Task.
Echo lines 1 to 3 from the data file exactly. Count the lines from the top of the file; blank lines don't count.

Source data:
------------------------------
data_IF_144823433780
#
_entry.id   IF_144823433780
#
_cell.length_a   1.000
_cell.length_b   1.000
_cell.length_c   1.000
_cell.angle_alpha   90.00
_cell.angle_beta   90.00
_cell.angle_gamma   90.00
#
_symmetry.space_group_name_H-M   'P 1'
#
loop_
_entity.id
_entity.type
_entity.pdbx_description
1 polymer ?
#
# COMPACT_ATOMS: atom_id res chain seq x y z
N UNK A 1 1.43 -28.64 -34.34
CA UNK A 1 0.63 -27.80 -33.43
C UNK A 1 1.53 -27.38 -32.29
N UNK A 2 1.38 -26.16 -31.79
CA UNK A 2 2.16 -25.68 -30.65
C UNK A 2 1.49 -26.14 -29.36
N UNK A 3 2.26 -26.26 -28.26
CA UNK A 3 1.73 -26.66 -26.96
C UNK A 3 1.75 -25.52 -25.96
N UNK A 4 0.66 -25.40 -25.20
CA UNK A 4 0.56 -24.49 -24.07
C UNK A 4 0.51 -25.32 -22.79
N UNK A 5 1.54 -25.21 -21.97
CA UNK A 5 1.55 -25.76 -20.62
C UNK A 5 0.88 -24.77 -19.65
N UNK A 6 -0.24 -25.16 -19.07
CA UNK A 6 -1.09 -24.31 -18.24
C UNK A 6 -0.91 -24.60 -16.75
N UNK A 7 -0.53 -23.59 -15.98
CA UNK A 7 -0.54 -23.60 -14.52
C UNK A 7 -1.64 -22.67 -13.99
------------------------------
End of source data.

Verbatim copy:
data_IF_144823433780
#
_entry.id   IF_144823433780